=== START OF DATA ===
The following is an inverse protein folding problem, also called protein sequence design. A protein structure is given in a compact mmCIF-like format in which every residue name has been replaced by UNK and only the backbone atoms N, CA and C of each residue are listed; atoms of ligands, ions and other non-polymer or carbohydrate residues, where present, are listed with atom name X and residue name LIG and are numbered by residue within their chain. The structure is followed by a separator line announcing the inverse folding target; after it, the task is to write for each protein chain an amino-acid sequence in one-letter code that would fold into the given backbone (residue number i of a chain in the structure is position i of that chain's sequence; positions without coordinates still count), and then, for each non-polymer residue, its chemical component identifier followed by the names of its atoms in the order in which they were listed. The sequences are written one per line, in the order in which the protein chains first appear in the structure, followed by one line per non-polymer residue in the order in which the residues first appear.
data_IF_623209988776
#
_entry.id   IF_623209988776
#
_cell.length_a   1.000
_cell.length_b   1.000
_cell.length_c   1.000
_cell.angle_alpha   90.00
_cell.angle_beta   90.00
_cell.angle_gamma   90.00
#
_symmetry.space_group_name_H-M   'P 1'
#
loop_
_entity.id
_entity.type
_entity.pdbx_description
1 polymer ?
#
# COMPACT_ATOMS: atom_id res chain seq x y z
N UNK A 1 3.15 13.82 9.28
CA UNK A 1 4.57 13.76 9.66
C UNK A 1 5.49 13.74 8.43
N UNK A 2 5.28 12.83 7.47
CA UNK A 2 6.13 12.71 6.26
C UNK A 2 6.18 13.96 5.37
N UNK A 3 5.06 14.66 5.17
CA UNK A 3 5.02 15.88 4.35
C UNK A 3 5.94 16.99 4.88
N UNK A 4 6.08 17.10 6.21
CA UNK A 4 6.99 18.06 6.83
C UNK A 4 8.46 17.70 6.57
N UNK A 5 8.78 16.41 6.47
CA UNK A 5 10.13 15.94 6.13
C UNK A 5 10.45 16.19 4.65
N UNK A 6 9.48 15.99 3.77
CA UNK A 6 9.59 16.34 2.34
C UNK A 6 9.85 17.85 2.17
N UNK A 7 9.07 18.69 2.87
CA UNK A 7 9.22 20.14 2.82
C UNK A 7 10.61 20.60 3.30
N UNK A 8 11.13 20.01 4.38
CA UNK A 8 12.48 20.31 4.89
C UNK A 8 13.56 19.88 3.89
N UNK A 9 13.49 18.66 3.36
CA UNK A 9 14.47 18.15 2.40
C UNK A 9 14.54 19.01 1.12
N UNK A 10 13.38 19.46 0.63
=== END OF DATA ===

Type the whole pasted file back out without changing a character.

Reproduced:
The following is an inverse protein folding problem, also called protein sequence design. A protein structure is given in a compact mmCIF-like format in which every residue name has been replaced by UNK and only the backbone atoms N, CA and C of each residue are listed; atoms of ligands, ions and other non-polymer or carbohydrate residues, where present, are listed with atom name X and residue name LIG and are numbered by residue within their chain. The structure is followed by a separator line announcing the inverse folding target; after it, the task is to write for each protein chain an amino-acid sequence in one-letter code that would fold into the given backbone (residue number i of a chain in the structure is position i of that chain's sequence; positions without coordinates still count), and then, for each non-polymer residue, its chemical component identifier followed by the names of its atoms in the order in which they were listed. The sequences are written one per line, in the order in which the protein chains first appear in the structure, followed by one line per non-polymer residue in the order in which the residues first appear.
data_IF_623209988776
#
_entry.id   IF_623209988776
#
_cell.length_a   1.000
_cell.length_b   1.000
_cell.length_c   1.000
_cell.angle_alpha   90.00
_cell.angle_beta   90.00
_cell.angle_gamma   90.00
#
_symmetry.space_group_name_H-M   'P 1'
#
loop_
_entity.id
_entity.type
_entity.pdbx_description
1 polymer ?
#
# COMPACT_ATOMS: atom_id res chain seq x y z
N UNK A 1 3.15 13.82 9.28
CA UNK A 1 4.57 13.76 9.66
C UNK A 1 5.49 13.74 8.43
N UNK A 2 5.28 12.83 7.47
CA UNK A 2 6.13 12.71 6.26
C UNK A 2 6.18 13.96 5.37
N UNK A 3 5.06 14.66 5.17
CA UNK A 3 5.02 15.88 4.35
C UNK A 3 5.94 16.99 4.88
N UNK A 4 6.08 17.10 6.21
CA UNK A 4 6.99 18.06 6.83
C UNK A 4 8.46 17.70 6.57
N UNK A 5 8.78 16.41 6.47
CA UNK A 5 10.13 15.94 6.13
C UNK A 5 10.45 16.19 4.65
N UNK A 6 9.48 15.99 3.77
CA UNK A 6 9.59 16.34 2.34
C UNK A 6 9.85 17.85 2.17
N UNK A 7 9.07 18.69 2.87
CA UNK A 7 9.22 20.14 2.82
C UNK A 7 10.61 20.60 3.30
N UNK A 8 11.13 20.01 4.38
CA UNK A 8 12.48 20.31 4.89
C UNK A 8 13.56 19.88 3.89
N UNK A 9 13.49 18.66 3.36
CA UNK A 9 14.47 18.15 2.40
C UNK A 9 14.54 19.01 1.12
N UNK A 10 13.38 19.46 0.63